I will admit that i’m not a fan of bringing characters back from the dead. Or at least not as often as say Comic Books do it. Genuine loss is a certifiable way of raising stakes, what better way is there to show the enormity of the conflict that faces the characters within a story than by taking something or someone away permanently?
The writers of DS9 made the decision to kill off Dax, in an aim to show how the Dominion’s war upon the Federation was indeed going to have real consequences and not just a mention of casualties, and in Wrath of Khan the unthinkable happens when Spock dies saving the Enterprise. Thus underlining the moral of that film, and making its story for a lack of a better term “matter”.
To take that final sacrifice that a character such as Spock made and then reverse it, is not in and of itself a bad one, it does require a great deal of care in how it is handled, and i for one can say that Star Trek III does indeed handle that particular subject matter appropriately.
I stressed in my review for Into Darkness, for the need of consequences and how that particular film didn’t really have any, specifically it lacked them with the dealing of Kirk’s death and subsequent resurrection. I still maintain that Kirk being brought back to life with the injection of some magical blood from Khan is a travesty. This is the type of resurrection subplot that i despise, the death had no weight to it, and no consequences felt or endured, as a jump cut later had us with the Enterprise crew reunited and set to explore the galaxy.
Compare that “shake and bake” resurrection to the one in Search for Spock, and you will hopefully see how miserable the mistake Into Darkness made when it took and switched around that death scene. In ST III: SFS the journey to bring back Spock is one filled with tremendous loss for all involved. All of the crew throw away their careers, and risk their lives to bring back Spock. Kirk himself suffers the most, he pressured by Sarek to fulfil his duty as Spock’s friend bring his mind and body back to Vulcan, his son is killed while attempting to protect his best friend, and lastly his ship is destroyed.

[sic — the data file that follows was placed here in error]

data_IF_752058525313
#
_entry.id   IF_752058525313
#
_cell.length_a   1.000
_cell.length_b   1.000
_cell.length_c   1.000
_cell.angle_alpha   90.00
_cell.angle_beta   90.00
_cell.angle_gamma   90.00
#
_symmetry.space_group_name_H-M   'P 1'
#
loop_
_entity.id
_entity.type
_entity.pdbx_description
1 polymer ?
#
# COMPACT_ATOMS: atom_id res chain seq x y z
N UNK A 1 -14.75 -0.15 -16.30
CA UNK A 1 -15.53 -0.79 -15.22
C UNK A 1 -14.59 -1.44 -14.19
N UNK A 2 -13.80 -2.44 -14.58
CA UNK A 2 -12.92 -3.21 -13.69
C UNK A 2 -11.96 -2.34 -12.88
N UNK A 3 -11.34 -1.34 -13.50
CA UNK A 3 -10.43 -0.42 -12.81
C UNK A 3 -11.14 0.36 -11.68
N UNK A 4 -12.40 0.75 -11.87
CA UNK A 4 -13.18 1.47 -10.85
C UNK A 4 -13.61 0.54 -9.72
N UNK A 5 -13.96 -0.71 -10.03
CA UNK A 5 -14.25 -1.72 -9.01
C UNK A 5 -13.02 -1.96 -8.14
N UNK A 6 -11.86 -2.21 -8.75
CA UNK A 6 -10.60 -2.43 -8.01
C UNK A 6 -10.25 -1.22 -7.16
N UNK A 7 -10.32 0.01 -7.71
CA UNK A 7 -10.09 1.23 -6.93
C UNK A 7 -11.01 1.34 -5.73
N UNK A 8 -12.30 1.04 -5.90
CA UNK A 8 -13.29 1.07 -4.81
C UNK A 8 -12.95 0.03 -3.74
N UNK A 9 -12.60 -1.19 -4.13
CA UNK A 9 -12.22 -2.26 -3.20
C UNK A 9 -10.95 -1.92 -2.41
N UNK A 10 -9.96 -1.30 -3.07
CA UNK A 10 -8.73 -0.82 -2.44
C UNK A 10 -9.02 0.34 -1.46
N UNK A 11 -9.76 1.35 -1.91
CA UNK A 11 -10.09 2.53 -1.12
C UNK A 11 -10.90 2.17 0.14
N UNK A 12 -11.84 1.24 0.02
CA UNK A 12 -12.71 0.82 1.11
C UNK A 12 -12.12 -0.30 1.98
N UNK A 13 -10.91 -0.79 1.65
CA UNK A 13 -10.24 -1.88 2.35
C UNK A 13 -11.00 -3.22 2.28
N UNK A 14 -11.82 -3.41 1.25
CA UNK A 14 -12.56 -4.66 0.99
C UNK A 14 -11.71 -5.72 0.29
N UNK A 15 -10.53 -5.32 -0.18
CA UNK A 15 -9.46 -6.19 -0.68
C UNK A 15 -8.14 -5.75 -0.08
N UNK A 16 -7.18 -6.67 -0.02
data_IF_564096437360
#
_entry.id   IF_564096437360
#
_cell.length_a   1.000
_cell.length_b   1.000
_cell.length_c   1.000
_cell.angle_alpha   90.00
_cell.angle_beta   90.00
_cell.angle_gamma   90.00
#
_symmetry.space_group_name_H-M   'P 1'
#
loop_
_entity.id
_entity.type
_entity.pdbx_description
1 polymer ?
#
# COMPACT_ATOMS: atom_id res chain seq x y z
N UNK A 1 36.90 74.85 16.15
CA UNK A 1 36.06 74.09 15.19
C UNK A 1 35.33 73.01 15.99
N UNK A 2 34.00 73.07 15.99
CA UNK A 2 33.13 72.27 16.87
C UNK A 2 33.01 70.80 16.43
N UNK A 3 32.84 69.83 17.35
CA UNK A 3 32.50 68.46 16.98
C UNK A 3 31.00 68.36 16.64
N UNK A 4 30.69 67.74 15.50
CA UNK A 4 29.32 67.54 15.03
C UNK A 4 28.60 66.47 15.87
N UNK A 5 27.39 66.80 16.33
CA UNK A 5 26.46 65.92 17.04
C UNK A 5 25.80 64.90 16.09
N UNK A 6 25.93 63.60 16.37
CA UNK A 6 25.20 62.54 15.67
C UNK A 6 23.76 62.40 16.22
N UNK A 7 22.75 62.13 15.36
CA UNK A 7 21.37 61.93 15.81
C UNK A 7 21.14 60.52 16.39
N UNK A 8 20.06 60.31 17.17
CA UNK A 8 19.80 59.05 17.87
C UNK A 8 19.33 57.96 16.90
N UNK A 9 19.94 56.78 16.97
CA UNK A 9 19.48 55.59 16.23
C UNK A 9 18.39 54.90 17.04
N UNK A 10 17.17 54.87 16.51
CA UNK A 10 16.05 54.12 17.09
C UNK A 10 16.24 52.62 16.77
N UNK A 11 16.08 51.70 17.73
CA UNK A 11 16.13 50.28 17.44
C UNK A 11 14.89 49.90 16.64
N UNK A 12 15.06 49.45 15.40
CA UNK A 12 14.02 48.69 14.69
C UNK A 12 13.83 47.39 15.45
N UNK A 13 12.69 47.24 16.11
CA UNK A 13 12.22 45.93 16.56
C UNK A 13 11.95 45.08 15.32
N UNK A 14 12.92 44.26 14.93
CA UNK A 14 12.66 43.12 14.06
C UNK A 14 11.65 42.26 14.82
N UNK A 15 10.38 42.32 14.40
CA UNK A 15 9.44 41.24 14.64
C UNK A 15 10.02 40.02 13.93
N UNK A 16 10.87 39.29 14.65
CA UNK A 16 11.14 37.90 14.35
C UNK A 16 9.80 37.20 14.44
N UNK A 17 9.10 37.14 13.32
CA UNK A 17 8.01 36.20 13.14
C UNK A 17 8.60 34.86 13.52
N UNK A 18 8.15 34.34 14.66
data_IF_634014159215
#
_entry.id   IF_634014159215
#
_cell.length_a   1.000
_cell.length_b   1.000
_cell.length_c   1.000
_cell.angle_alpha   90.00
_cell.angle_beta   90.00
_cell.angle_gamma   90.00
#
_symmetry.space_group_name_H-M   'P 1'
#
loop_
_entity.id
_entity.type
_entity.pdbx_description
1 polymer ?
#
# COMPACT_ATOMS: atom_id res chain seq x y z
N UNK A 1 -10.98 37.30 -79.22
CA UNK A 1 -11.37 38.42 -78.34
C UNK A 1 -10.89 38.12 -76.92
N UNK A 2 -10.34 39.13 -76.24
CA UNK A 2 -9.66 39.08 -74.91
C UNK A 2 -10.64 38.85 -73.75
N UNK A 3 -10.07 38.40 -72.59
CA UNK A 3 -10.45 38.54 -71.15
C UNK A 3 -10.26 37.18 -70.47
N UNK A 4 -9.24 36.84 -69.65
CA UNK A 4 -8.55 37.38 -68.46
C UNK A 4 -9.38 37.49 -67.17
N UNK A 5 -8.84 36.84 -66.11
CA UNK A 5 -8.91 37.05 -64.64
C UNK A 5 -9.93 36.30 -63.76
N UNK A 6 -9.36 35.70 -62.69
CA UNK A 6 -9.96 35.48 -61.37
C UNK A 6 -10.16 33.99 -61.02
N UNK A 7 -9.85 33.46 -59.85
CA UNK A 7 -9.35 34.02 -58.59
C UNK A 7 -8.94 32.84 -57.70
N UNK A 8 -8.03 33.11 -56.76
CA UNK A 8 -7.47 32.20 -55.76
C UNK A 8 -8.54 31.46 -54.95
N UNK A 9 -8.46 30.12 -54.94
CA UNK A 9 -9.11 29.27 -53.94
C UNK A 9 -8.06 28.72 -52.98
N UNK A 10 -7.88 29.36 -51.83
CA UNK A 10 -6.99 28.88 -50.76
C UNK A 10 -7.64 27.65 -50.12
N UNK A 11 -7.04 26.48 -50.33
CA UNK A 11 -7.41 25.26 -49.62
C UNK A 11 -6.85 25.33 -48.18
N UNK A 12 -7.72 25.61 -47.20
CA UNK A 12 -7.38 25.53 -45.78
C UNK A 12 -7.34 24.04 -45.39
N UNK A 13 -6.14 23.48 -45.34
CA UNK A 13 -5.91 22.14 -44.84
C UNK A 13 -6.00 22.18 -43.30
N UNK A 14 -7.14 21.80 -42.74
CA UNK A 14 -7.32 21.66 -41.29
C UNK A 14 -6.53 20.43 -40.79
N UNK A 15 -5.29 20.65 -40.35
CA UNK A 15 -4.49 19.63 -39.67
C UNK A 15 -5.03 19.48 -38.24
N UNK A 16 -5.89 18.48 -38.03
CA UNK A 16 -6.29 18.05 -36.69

All of this is suffered and lost by the crew, and all of it is to bring back to life one man. It is a suitable rebuttal of Spock’s assertions that “the needs of the many, outweigh the needs of the few…” Because to everyone the loss of their dear friend Spock, was too much to bear, too tremendous a sacrifice to have been made for them to feel that their lives were worth it. That is how you bring a character back to life, that is how the loss suffered is still relevant when it is reversed, it succeeds in strengthening the bond between all of the crew as they all saved each others lives directly.
To top all of this off, the film again looks rather good. With a heightened budget that they used to hire more extras and actors and give the film a colourful aesthetic, ST III proves a personal theory that the films kept looking better than their previous incarnations.
It is a damn shame that while the story or central conflict of bringing Spock back to life is well done, everything else surrounding it isn’t. McCoy, doing a Spock impersonation isn’t as funny or good as it sounds, as it comes off as really awkward. Also i never got the sense that McCoy was in any real danger of dying, other than his bad impersonation and a moment of psychosis at the beginning of the film he acts more or less normal.
Christopher Loyd’s Kruge is indeed another sore spot for the film. An article on Cracked had compared his casting as a villain to audiences of the time (as he was known for his role in Taxi) as the same as what we as modern audiences would feel if The Architect from Matrix Reloaded was played by Michael Richards. While that sort of bewilderment has been lost to time (at least on me), i can agree that he is a truly dreadful choice for a truly dreadful Klingon. His attempts at chewing up the scenery just end up making him seem like a fool, as Loyd’s charisma just isn’t suited for the part.
As for the character himself, the biggest question i ask myself while viewing the film is: how does a man this incompetent get to command a starship? He falls for the most simplistic of ruses, and he acts on idiotic whims and out-and-out paranoia. As shown in the film this is a Klingon that would be better suited for use as cannon fodder, on some suicidal boarding action in the depths of the void, and in a part of space that no one gives a shit about. He is shockingly inept, and his character’s inclusion hurts the film.
It is also a shame that Kirstie Alley’s didn’t return to reprise her role as Saavik, and the part was recasted. While Robin Curtis does a better job of being a more traditional Vulcan, the playfulness that makes the character so remembered is sorely missing from her here.
Ultimately, The Search for Spock is indeed a disappointment. While its central journey to bring back Spock is well motivated and has the right amount of weight to it, ultimately it is pulled down by its surroundings. But honestly what could be expected? How could a film follow-up The Wrath of Khan and not be seen as a disappointment, when directly compared to it?
It’s that directness that is ultimately the film’s biggest boon and biggest anchor. The film is inseparable to Star Trek II, and that is mostly because it does what it needs to do (bring a character back from the dead) in good fashion.
*** OUT OF FIVE